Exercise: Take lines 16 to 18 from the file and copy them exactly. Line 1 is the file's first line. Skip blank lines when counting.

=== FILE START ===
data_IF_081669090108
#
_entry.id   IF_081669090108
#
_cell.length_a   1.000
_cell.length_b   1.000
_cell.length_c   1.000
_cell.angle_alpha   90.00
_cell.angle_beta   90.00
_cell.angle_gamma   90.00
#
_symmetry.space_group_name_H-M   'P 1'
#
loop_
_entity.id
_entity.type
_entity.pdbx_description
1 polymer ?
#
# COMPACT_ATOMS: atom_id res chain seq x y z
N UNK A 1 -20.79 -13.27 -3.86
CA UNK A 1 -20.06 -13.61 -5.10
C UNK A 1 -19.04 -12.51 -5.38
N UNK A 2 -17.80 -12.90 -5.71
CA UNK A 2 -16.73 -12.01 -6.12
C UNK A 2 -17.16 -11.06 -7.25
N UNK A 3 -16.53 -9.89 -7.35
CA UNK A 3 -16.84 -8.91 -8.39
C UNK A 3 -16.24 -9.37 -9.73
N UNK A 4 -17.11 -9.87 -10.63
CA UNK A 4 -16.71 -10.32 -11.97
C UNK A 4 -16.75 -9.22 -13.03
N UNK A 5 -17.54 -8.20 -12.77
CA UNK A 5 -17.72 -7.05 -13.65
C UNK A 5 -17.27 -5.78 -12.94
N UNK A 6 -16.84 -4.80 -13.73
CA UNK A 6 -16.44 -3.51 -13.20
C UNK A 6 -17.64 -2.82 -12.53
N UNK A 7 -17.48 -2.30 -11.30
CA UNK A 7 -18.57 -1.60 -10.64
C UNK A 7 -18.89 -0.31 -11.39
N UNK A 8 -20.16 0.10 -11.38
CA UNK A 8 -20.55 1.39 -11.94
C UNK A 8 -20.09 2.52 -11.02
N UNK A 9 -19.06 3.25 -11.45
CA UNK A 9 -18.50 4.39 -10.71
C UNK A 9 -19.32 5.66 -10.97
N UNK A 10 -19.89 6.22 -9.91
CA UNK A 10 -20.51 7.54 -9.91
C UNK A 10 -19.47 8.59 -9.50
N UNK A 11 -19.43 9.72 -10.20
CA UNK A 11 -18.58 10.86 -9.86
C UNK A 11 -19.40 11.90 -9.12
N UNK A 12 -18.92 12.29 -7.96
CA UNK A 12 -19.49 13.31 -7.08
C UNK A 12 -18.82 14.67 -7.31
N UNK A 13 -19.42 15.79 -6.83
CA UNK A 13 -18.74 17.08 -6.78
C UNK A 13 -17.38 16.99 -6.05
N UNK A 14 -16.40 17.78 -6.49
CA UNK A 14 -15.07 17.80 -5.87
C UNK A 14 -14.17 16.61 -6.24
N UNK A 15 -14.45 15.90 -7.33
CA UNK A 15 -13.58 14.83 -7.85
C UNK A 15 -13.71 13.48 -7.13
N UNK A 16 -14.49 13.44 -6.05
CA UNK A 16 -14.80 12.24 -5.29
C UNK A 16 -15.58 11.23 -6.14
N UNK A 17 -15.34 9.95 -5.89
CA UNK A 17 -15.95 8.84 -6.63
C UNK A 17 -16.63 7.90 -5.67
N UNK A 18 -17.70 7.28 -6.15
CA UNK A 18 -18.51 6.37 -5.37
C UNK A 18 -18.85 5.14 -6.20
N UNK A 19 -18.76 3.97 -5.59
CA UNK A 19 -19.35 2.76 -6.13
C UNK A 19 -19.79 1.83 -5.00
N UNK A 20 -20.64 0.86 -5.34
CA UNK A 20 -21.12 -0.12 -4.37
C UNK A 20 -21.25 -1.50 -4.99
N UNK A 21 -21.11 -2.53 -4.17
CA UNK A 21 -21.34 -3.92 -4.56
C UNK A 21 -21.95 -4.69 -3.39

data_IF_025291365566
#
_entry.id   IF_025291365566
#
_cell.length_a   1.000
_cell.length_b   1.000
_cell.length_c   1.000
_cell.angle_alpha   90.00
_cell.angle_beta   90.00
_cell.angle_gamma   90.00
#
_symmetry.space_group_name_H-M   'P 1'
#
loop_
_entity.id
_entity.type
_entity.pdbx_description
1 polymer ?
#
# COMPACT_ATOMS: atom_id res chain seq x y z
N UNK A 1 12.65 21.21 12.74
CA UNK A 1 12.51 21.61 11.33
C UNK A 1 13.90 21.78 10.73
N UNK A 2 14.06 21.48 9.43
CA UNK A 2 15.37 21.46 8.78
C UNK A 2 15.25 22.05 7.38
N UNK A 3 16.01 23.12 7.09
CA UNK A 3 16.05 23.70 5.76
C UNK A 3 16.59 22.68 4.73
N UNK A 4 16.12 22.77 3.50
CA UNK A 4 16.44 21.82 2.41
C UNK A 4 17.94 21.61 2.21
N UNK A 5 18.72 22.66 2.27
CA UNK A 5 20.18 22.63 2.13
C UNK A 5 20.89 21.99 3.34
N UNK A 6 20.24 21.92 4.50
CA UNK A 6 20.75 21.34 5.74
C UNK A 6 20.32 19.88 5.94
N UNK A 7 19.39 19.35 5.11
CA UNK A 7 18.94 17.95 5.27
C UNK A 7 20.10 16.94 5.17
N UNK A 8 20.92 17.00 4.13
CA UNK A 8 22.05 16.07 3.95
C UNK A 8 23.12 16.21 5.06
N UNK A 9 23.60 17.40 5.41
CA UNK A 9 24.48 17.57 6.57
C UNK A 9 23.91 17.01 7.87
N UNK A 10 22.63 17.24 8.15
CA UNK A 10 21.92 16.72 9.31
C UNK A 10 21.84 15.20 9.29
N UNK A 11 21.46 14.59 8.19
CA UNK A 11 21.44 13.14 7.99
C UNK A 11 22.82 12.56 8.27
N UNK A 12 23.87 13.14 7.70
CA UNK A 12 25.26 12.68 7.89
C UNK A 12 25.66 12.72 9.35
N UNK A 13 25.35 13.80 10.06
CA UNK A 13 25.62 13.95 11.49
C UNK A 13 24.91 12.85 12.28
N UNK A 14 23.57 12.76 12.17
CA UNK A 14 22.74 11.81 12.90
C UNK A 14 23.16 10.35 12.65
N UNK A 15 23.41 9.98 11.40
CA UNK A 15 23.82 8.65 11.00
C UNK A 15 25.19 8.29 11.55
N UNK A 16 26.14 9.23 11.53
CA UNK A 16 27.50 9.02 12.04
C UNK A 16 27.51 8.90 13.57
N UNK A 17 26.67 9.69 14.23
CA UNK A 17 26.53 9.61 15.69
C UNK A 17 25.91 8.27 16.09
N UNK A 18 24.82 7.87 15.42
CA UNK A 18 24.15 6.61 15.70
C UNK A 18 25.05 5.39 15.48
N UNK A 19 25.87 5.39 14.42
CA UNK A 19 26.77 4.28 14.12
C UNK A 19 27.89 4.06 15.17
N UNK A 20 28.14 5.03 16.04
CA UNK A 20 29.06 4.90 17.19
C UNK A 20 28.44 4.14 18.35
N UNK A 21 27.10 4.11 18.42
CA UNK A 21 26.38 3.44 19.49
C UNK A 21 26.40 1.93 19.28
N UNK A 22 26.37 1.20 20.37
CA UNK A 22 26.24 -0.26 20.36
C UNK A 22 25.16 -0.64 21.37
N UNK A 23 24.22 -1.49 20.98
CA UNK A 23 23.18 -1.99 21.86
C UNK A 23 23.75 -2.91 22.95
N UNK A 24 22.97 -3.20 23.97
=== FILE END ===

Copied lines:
_entity.type
_entity.pdbx_description
1 polymer ?